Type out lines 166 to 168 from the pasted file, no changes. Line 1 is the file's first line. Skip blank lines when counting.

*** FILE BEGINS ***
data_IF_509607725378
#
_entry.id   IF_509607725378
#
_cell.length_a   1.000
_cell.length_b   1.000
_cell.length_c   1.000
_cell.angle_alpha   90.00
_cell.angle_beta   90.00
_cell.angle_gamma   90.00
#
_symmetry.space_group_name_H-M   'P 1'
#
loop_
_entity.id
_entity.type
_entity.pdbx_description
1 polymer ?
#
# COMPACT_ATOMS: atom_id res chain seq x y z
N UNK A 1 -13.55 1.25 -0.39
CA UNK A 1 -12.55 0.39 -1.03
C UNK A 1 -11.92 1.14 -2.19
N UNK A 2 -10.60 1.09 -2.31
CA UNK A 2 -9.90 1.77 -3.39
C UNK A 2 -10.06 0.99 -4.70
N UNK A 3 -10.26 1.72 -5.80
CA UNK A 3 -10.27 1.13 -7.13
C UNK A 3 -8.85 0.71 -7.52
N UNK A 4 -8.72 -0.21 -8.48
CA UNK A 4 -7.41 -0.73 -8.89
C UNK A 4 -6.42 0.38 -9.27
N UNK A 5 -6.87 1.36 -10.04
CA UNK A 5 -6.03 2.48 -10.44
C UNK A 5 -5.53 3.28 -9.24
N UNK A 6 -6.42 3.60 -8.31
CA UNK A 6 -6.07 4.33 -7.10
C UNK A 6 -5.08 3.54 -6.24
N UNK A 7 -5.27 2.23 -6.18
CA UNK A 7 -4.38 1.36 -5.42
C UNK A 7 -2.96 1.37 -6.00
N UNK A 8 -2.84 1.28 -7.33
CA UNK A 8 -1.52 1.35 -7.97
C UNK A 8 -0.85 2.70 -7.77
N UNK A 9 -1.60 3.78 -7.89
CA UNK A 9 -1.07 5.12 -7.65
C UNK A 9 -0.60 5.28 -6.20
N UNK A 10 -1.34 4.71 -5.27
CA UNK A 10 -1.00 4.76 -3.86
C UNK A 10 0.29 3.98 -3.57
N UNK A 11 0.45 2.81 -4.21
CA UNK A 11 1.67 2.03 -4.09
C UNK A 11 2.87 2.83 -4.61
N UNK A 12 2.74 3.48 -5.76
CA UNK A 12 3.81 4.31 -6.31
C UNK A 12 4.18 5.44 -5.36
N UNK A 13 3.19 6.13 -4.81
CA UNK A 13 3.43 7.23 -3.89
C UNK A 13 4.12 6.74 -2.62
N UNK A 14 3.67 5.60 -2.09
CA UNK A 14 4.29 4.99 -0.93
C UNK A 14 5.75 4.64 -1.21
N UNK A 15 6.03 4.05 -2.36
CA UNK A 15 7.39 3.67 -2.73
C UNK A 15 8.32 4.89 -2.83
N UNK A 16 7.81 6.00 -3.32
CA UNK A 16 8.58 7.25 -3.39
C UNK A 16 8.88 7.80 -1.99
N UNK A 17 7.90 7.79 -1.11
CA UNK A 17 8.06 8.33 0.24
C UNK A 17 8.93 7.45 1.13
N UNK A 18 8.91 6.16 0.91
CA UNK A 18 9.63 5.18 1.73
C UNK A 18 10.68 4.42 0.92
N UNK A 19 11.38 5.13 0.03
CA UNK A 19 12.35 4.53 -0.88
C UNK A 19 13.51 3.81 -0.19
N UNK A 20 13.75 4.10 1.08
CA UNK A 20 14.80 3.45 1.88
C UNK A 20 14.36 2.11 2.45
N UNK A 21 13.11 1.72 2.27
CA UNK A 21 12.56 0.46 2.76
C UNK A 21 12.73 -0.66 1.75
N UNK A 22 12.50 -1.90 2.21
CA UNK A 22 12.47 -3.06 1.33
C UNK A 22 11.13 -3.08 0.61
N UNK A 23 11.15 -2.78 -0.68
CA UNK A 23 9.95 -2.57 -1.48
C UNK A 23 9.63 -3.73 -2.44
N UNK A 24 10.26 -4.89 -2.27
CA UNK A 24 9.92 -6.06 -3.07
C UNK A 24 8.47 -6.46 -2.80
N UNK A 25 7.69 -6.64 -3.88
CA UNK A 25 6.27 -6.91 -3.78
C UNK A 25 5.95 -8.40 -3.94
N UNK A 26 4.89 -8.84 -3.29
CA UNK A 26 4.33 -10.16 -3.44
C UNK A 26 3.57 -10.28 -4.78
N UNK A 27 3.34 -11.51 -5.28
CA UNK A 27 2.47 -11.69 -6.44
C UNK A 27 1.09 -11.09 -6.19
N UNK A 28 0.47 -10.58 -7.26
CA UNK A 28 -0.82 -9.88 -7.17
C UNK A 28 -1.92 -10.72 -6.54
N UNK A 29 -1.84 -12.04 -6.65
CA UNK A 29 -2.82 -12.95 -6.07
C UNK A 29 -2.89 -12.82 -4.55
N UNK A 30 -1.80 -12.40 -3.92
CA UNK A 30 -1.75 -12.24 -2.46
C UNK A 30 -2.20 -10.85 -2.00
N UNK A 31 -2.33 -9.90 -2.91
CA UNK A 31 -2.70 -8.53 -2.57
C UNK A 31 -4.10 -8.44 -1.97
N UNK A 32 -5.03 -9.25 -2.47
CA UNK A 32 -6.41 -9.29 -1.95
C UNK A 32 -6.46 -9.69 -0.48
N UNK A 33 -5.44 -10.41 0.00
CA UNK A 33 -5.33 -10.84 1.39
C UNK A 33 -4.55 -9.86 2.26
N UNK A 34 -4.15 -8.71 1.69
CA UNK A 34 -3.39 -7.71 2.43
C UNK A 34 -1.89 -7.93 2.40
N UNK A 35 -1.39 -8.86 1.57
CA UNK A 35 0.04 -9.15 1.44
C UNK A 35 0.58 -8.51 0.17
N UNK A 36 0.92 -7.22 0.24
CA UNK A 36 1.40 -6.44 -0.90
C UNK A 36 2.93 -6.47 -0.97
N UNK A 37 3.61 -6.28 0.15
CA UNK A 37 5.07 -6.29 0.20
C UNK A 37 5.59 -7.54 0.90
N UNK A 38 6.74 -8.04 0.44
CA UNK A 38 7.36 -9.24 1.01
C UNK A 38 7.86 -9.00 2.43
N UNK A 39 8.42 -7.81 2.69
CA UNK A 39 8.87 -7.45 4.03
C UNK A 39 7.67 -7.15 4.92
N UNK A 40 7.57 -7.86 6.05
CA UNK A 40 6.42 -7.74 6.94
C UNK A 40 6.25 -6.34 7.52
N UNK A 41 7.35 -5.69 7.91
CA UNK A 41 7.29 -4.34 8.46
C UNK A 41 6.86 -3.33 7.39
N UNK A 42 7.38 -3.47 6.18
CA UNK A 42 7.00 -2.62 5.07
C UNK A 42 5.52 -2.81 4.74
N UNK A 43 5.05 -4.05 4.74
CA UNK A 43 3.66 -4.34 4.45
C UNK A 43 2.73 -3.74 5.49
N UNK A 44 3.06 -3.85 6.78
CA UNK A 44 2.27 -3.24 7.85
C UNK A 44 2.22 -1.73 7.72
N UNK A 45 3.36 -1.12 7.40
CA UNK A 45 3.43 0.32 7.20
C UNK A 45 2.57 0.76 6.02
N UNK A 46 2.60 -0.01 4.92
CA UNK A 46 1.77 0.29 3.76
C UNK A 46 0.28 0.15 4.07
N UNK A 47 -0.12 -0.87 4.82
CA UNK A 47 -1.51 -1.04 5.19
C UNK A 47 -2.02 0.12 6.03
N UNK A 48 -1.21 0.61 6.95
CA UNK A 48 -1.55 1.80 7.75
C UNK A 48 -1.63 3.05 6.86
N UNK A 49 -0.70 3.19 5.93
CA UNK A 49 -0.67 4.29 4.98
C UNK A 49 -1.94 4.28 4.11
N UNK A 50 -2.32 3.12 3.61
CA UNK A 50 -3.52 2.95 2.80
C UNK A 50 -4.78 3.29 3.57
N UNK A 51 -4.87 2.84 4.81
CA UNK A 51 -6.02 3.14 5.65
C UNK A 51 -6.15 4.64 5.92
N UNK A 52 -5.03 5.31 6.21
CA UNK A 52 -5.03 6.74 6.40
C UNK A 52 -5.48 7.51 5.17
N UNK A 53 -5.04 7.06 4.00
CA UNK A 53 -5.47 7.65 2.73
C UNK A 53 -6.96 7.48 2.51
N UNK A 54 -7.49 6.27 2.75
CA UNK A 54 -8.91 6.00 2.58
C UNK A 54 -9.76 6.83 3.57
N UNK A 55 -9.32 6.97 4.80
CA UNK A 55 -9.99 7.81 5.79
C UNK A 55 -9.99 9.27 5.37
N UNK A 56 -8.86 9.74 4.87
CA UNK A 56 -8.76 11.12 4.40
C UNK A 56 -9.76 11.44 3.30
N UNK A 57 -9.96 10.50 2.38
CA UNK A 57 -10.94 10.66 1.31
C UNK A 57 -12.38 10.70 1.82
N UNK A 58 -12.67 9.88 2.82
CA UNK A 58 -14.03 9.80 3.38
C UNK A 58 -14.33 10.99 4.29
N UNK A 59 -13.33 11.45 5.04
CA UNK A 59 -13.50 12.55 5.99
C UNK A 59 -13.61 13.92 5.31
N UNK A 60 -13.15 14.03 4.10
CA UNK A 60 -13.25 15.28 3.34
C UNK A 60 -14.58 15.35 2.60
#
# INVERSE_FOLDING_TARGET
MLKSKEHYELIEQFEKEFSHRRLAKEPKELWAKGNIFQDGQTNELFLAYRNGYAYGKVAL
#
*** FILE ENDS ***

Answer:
CA UNK A 49 -0.67 4.29 4.98
C UNK A 49 -1.94 4.28 4.11
N UNK A 50 -2.32 3.12 3.61